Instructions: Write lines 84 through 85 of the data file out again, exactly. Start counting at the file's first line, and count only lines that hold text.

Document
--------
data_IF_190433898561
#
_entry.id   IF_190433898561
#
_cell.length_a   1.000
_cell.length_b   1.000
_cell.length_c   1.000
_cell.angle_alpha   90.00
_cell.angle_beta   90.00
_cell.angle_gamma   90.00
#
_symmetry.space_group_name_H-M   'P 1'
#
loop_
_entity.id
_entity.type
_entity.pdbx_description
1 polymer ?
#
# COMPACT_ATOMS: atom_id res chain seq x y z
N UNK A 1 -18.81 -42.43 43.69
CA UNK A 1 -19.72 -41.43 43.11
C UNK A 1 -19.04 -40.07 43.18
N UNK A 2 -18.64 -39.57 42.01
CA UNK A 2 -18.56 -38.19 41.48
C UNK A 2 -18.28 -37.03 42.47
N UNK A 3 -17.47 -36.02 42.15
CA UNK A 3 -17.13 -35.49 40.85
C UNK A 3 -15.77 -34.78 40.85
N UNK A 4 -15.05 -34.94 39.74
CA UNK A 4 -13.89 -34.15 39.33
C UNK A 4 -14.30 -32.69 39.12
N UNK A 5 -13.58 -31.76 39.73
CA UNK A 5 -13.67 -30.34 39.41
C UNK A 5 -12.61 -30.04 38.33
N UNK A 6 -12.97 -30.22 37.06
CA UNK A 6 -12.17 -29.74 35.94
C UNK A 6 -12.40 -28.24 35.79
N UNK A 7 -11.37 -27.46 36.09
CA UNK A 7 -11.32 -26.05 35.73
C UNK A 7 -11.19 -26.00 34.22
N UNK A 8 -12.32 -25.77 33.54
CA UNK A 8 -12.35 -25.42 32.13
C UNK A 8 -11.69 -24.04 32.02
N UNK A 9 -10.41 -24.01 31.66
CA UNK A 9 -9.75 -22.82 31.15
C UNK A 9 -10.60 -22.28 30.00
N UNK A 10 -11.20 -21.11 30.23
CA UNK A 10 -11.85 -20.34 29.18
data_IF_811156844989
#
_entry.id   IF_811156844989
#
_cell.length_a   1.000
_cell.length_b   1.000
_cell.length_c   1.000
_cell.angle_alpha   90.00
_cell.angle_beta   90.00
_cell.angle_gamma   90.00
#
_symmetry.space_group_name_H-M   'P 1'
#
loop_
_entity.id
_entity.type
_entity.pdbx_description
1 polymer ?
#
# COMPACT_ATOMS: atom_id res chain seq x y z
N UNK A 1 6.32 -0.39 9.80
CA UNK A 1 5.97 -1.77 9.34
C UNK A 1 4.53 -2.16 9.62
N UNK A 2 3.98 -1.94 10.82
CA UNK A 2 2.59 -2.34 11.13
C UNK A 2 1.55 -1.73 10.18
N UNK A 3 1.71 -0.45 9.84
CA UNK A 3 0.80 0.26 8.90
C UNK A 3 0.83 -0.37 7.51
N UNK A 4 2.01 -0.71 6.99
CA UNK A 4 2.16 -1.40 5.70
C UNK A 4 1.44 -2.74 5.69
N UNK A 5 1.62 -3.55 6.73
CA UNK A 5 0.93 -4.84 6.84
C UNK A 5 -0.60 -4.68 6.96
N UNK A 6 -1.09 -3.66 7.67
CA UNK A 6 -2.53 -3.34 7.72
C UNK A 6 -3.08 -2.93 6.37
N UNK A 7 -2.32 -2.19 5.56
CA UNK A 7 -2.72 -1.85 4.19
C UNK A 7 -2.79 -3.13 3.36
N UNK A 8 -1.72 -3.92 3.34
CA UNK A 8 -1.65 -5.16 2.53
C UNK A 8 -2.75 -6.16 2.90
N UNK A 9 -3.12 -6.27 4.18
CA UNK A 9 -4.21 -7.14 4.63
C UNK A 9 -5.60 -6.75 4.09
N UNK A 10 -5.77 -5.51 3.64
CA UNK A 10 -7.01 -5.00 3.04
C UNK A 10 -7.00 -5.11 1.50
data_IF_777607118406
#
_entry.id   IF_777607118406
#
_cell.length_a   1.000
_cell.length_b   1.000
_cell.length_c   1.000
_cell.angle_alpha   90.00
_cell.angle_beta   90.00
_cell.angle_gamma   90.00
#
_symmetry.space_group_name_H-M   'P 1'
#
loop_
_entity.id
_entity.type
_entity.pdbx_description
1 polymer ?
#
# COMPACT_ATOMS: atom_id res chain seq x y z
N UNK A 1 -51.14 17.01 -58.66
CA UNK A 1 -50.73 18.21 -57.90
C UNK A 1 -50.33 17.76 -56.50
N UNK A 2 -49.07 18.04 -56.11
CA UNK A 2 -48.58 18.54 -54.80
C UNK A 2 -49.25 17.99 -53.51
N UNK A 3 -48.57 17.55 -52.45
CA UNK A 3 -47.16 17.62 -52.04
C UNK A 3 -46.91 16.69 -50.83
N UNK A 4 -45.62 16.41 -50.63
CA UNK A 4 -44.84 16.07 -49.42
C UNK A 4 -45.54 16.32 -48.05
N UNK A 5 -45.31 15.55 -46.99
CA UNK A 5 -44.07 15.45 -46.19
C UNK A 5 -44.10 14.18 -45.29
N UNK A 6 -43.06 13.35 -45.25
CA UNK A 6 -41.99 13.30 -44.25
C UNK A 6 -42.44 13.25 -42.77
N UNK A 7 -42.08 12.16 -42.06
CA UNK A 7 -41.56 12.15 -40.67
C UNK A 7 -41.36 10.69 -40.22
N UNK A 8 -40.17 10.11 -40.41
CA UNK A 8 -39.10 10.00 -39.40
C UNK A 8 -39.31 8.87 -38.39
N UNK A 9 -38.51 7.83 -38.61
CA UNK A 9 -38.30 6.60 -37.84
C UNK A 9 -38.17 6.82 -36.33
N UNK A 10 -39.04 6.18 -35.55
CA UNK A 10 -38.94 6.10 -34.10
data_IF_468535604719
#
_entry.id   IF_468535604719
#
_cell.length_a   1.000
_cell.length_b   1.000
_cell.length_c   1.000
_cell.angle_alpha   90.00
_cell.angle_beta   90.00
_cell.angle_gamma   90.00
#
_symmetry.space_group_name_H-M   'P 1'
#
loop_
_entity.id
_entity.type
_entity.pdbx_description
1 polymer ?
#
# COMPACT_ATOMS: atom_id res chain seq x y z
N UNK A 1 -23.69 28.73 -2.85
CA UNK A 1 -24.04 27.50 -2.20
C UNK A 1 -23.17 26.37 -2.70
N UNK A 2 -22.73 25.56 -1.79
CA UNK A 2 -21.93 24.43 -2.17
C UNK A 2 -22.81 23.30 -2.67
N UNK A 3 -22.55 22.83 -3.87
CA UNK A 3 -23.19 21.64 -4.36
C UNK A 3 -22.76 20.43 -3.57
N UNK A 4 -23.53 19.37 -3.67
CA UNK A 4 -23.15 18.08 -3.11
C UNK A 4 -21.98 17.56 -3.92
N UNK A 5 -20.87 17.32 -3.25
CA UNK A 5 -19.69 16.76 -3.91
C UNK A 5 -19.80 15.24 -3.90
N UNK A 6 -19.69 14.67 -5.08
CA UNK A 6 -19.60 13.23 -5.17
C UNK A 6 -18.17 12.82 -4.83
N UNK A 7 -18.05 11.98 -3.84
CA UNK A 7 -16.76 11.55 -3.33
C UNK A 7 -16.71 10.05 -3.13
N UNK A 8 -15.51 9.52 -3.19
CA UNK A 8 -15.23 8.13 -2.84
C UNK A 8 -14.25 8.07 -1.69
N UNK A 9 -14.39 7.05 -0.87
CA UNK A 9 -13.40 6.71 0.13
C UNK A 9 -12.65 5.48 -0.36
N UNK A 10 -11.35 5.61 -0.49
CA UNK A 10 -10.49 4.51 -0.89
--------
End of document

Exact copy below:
C UNK A 5 -0.60 -4.68 6.96
N UNK A 6 -1.09 -3.66 7.67